Turkish police have arrested 10 people on charges of suspected links to Al-Qaeda, local media reported on Tuesday.
The suspects are claimed to have provided weaponry and recruits for elements of the Syrian opposition, charges they vehemently deny, the Hurriyet newspaper said on its website.
"We've been arrested just because we recite the Koran and we are Muslims aiding Syrians," it quoted one of the suspects as saying.
Police conducted the raid to arrest the suspects in the central Anatolian province of Konya as part of an operation against the radical organisation.
Turkish security forces have regularly targeted suspected Al-Qaeda supporters since twin suicide bombings hit Istanbul in November 2003.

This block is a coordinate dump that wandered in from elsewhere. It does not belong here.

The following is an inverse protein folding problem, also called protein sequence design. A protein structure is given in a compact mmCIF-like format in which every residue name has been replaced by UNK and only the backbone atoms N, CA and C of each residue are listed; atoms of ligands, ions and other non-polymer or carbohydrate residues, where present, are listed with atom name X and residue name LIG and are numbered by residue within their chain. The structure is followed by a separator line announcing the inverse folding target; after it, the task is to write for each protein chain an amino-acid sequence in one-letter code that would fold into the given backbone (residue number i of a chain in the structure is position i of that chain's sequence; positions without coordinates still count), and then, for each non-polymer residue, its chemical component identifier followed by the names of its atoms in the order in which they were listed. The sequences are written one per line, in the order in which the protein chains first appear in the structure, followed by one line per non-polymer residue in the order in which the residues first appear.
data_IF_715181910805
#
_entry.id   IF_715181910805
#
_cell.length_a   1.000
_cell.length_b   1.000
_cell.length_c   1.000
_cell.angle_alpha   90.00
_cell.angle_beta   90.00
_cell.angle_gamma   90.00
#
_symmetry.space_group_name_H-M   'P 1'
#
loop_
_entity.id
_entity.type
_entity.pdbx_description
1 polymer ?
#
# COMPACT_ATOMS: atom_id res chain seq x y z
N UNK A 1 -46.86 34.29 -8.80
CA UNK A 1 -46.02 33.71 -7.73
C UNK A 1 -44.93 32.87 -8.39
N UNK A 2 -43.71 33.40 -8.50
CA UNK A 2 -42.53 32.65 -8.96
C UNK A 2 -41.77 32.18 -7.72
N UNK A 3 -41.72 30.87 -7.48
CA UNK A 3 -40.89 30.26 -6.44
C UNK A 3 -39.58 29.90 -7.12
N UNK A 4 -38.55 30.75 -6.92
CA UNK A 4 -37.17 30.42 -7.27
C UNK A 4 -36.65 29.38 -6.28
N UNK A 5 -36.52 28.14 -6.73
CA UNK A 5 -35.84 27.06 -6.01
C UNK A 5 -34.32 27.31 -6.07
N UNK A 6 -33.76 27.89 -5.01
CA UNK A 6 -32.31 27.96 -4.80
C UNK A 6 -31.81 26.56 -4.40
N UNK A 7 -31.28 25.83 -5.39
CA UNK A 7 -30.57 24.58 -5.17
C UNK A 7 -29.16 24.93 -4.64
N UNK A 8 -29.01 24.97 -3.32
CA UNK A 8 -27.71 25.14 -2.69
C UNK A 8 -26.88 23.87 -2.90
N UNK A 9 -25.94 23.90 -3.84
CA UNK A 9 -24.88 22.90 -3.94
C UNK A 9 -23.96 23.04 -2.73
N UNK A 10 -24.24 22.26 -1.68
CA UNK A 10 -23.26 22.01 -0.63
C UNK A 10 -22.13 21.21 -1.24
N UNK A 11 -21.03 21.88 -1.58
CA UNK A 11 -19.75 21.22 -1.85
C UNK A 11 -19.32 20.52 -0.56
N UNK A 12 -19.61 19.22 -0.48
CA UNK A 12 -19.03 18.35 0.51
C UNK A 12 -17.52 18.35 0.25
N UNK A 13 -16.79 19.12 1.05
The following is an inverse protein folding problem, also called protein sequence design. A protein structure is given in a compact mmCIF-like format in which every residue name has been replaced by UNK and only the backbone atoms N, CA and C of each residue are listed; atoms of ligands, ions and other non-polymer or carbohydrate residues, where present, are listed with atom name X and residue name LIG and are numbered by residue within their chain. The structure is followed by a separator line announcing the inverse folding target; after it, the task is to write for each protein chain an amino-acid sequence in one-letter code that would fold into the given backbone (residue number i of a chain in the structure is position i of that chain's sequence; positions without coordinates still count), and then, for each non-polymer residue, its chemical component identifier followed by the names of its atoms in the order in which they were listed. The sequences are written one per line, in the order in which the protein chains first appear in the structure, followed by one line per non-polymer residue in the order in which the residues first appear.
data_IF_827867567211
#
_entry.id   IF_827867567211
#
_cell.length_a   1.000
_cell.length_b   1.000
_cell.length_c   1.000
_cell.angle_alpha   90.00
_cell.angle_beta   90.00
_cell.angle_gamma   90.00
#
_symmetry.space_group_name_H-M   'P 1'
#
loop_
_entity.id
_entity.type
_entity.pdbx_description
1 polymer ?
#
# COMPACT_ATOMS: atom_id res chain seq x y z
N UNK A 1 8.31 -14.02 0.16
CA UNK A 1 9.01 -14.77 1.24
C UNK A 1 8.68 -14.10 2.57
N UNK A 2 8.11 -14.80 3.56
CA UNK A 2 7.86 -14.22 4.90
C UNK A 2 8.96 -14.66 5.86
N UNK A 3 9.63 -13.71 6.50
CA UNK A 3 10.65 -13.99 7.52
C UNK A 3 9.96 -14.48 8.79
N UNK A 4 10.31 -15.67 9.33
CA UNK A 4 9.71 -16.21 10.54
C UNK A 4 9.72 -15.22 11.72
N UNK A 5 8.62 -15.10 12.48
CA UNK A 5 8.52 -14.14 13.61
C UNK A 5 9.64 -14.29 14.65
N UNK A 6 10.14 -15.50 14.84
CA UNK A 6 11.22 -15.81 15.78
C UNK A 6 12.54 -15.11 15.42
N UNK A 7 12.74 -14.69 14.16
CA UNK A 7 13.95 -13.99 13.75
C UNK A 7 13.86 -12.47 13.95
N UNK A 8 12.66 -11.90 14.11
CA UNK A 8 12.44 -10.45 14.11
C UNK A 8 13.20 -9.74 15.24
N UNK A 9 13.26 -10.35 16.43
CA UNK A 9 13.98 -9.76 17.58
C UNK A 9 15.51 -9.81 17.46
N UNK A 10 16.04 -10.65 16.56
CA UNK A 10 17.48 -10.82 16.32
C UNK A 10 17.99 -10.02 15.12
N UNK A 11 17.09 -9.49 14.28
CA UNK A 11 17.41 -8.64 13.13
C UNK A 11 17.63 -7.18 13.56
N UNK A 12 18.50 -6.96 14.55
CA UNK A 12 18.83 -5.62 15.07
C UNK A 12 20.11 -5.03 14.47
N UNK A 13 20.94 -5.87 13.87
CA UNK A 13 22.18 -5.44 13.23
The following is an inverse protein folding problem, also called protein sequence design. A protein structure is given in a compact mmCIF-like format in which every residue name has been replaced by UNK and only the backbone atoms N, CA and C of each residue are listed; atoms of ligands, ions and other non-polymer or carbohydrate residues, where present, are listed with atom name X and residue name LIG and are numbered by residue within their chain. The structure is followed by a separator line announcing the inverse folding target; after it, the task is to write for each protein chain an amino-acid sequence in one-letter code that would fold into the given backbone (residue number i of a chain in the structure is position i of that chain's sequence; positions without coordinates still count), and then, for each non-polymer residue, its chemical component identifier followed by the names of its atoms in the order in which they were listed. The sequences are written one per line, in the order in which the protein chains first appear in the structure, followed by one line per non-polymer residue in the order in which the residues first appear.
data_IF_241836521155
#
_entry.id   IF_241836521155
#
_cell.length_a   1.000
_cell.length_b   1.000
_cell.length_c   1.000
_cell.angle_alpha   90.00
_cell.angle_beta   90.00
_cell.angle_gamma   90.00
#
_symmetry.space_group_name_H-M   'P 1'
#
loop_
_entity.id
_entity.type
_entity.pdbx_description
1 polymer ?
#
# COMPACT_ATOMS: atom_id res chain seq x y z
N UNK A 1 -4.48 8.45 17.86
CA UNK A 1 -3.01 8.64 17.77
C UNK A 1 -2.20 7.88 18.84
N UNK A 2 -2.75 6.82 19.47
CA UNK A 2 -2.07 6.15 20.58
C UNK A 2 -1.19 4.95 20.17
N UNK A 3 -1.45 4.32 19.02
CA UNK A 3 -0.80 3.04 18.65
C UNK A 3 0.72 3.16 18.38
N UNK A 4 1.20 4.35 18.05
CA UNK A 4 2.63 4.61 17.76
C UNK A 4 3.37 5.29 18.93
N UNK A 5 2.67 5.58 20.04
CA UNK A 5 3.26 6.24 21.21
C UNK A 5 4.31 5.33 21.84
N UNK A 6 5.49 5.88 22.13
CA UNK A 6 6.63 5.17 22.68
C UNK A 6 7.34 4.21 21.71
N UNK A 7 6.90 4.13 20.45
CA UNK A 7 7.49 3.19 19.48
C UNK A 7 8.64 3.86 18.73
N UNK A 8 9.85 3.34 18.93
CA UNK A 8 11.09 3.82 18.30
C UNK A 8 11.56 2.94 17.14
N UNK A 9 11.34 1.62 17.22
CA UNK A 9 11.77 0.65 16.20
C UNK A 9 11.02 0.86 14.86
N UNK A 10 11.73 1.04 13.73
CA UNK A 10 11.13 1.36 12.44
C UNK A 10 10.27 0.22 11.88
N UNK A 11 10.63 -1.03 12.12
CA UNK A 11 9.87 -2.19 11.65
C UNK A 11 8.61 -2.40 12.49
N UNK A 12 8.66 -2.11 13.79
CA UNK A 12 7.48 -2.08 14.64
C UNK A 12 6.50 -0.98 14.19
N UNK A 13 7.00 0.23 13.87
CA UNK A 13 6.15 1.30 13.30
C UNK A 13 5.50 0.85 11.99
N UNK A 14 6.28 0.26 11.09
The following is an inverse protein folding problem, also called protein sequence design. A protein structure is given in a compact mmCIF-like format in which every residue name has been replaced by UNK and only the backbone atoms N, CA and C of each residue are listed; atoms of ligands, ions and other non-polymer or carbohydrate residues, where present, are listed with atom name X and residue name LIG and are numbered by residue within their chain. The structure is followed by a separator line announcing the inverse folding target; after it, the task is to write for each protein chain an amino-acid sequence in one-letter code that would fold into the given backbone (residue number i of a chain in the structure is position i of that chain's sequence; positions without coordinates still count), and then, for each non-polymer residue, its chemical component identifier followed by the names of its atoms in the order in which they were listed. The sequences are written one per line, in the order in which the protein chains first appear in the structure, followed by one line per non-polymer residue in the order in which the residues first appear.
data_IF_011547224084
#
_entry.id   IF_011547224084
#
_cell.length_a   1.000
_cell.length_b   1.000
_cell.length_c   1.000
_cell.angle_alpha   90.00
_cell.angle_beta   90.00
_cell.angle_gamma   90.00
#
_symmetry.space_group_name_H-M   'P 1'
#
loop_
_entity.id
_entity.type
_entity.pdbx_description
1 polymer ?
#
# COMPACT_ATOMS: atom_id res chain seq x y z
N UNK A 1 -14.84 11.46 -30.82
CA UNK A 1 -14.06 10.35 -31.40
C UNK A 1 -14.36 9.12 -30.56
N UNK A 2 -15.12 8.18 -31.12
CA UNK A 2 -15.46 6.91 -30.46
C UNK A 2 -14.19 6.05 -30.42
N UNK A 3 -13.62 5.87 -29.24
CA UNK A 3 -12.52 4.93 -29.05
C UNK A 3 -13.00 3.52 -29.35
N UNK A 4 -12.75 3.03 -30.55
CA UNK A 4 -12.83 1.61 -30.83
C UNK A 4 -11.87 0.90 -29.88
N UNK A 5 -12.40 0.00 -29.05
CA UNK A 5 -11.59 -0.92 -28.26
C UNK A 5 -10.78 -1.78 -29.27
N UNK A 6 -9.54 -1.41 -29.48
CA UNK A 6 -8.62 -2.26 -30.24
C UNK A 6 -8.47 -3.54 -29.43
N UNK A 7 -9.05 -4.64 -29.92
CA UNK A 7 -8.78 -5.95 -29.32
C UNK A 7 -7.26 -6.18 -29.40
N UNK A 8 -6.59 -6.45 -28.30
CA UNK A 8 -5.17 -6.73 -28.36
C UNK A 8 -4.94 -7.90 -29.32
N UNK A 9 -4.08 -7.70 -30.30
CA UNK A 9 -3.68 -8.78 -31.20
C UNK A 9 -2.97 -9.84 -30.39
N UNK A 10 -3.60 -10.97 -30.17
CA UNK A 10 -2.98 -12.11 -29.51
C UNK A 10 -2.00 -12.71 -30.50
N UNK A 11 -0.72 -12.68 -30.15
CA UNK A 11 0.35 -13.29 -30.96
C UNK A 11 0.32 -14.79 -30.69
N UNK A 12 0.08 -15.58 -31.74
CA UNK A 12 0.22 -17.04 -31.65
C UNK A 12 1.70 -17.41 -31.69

A Turkish cell of Al-Qaeda was held responsible for those attacks, in which explosive-laden trucks first targeted two synagogues, and then the British consulate and a British bank, killing a total of 63 people, including the British consul.
Turkish media reported last week that police have uncovered and foiled an alleged plot by Al-Qaeda to bomb the US embassy in Ankara, as well as a synagogue and other targets in Istanbul.
The embassy in Ankara was the target of a suicide bombing on February 1, which killed a Turkish security guard. That attack was claimed by a radical Marxist and anti-US armed group, The Revolutionary People's Liberation Front (DHKP-C), blacklisted by the US and the European Union as a terrorist organisation.